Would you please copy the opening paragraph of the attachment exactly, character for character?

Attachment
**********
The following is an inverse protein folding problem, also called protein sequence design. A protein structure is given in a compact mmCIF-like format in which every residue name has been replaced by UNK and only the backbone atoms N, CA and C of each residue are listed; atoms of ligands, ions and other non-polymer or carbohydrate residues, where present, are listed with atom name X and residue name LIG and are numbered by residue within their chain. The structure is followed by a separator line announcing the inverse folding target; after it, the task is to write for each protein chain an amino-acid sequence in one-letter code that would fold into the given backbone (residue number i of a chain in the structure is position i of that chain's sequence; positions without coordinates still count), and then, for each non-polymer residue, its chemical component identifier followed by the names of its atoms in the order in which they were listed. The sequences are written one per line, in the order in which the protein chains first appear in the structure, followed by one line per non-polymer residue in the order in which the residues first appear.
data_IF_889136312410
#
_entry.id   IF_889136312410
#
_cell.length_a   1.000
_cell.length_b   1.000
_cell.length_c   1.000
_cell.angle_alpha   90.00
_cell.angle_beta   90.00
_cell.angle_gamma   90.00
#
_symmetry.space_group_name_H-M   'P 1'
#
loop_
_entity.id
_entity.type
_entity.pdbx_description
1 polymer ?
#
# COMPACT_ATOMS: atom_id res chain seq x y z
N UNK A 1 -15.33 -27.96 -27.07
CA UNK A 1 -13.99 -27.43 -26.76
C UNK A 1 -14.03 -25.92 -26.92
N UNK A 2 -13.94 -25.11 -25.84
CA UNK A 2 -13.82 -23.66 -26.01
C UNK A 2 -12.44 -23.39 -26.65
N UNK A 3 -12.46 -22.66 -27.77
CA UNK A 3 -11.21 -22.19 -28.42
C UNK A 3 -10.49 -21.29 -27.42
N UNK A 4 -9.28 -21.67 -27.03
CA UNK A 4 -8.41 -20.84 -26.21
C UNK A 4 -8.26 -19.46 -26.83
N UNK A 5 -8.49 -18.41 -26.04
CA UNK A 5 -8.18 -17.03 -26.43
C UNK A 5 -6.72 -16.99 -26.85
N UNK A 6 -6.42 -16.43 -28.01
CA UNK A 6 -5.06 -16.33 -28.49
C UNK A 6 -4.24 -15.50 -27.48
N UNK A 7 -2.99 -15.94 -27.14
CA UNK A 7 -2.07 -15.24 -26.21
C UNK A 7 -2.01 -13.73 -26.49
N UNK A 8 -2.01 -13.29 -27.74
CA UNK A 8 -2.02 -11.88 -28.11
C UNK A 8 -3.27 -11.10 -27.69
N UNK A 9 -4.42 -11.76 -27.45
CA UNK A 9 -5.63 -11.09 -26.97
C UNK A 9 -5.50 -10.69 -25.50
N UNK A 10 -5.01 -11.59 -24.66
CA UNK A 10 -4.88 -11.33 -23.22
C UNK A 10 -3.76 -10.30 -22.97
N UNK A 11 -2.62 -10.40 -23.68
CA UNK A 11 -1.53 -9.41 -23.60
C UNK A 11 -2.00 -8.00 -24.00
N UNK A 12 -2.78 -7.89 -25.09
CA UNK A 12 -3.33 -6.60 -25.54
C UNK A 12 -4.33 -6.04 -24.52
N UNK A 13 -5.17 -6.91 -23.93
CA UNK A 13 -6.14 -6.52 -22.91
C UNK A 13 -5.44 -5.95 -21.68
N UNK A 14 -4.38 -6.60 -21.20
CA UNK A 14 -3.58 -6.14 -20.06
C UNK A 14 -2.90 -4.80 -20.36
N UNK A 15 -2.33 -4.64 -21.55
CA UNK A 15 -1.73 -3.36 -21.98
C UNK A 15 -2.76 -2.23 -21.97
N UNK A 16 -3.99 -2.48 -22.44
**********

The following is an inverse protein folding problem, also called protein sequence design. A protein structure is given in a compact mmCIF-like format in which every residue name has been replaced by UNK and only the backbone atoms N, CA and C of each residue are listed; atoms of ligands, ions and other non-polymer or carbohydrate residues, where present, are listed with atom name X and residue name LIG and are numbered by residue within their chain. The structure is followed by a separator line announcing the inverse folding target; after it, the task is to write for each protein chain an amino-acid sequence in one-letter code that would fold into the given backbone (residue number i of a chain in the structure is position i of that chain's sequence; positions without coordinates still count), and then, for each non-polymer residue, its chemical component identifier followed by the names of its atoms in the order in which they were listed. The sequences are written one per line, in the order in which the protein chains first appear in the structure, followed by one line per non-polymer residue in the order in which the residues first appear.